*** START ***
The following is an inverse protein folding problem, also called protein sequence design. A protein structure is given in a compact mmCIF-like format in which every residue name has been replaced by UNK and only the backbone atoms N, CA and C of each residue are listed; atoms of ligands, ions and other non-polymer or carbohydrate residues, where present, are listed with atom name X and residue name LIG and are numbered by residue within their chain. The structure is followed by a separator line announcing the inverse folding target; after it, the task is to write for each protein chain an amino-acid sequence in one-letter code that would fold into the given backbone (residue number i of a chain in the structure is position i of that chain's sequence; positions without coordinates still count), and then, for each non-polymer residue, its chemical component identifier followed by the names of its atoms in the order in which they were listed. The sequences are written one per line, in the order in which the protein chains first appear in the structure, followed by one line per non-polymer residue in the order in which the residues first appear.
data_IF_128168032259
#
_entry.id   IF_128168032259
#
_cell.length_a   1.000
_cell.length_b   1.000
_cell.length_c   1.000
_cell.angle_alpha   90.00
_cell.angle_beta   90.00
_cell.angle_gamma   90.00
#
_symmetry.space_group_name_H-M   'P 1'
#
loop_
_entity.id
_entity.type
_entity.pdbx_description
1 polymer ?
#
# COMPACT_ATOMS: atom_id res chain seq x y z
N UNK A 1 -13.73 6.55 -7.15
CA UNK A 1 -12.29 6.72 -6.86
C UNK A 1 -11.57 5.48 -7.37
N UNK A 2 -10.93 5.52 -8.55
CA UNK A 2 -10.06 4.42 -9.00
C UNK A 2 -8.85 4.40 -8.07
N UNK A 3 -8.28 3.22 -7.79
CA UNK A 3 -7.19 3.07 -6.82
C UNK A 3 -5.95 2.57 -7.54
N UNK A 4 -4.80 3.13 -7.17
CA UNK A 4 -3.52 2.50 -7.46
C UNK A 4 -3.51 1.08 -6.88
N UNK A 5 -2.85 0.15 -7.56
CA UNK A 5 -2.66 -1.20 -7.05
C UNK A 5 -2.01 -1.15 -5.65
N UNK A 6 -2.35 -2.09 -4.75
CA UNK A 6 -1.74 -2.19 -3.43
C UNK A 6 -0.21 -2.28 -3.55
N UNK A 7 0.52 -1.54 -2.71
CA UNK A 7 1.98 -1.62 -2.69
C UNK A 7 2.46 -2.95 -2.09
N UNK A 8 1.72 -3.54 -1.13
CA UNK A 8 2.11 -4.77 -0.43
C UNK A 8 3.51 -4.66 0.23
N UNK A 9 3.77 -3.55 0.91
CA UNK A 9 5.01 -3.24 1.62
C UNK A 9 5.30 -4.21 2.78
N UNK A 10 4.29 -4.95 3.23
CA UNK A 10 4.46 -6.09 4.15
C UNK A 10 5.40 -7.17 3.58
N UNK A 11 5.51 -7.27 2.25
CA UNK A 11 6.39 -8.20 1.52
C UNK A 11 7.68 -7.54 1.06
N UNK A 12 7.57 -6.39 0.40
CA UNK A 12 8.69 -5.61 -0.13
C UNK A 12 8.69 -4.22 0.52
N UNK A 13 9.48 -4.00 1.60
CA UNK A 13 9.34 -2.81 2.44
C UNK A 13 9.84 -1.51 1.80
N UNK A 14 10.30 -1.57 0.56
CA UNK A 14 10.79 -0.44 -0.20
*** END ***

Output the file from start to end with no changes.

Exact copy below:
The following is an inverse protein folding problem, also called protein sequence design. A protein structure is given in a compact mmCIF-like format in which every residue name has been replaced by UNK and only the backbone atoms N, CA and C of each residue are listed; atoms of ligands, ions and other non-polymer or carbohydrate residues, where present, are listed with atom name X and residue name LIG and are numbered by residue within their chain. The structure is followed by a separator line announcing the inverse folding target; after it, the task is to write for each protein chain an amino-acid sequence in one-letter code that would fold into the given backbone (residue number i of a chain in the structure is position i of that chain's sequence; positions without coordinates still count), and then, for each non-polymer residue, its chemical component identifier followed by the names of its atoms in the order in which they were listed. The sequences are written one per line, in the order in which the protein chains first appear in the structure, followed by one line per non-polymer residue in the order in which the residues first appear.
data_IF_128168032259
#
_entry.id   IF_128168032259
#
_cell.length_a   1.000
_cell.length_b   1.000
_cell.length_c   1.000
_cell.angle_alpha   90.00
_cell.angle_beta   90.00
_cell.angle_gamma   90.00
#
_symmetry.space_group_name_H-M   'P 1'
#
loop_
_entity.id
_entity.type
_entity.pdbx_description
1 polymer ?
#
# COMPACT_ATOMS: atom_id res chain seq x y z
N UNK A 1 -13.73 6.55 -7.15
CA UNK A 1 -12.29 6.72 -6.86
C UNK A 1 -11.57 5.48 -7.37
N UNK A 2 -10.93 5.52 -8.55
CA UNK A 2 -10.06 4.42 -9.00
C UNK A 2 -8.85 4.40 -8.07
N UNK A 3 -8.28 3.22 -7.79
CA UNK A 3 -7.19 3.07 -6.82
C UNK A 3 -5.95 2.57 -7.54
N UNK A 4 -4.80 3.13 -7.17
CA UNK A 4 -3.52 2.50 -7.46
C UNK A 4 -3.51 1.08 -6.88
N UNK A 5 -2.85 0.15 -7.56
CA UNK A 5 -2.66 -1.20 -7.05
C UNK A 5 -2.01 -1.15 -5.65
N UNK A 6 -2.35 -2.09 -4.75
CA UNK A 6 -1.74 -2.19 -3.43
C UNK A 6 -0.21 -2.28 -3.55
N UNK A 7 0.52 -1.54 -2.71
CA UNK A 7 1.98 -1.62 -2.69
C UNK A 7 2.46 -2.95 -2.09
N UNK A 8 1.72 -3.54 -1.13
CA UNK A 8 2.11 -4.77 -0.43
C UNK A 8 3.51 -4.66 0.23
N UNK A 9 3.77 -3.55 0.91
CA UNK A 9 5.01 -3.24 1.62
C UNK A 9 5.30 -4.21 2.78
N UNK A 10 4.29 -4.95 3.23
CA UNK A 10 4.46 -6.09 4.15
C UNK A 10 5.40 -7.17 3.58
N UNK A 11 5.51 -7.27 2.25
CA UNK A 11 6.39 -8.20 1.52
C UNK A 11 7.68 -7.54 1.06
N UNK A 12 7.57 -6.39 0.40
CA UNK A 12 8.69 -5.61 -0.13
C UNK A 12 8.69 -4.22 0.52
N UNK A 13 9.48 -4.00 1.60
CA UNK A 13 9.34 -2.81 2.44
C UNK A 13 9.84 -1.51 1.80
N UNK A 14 10.30 -1.57 0.56
CA UNK A 14 10.79 -0.44 -0.20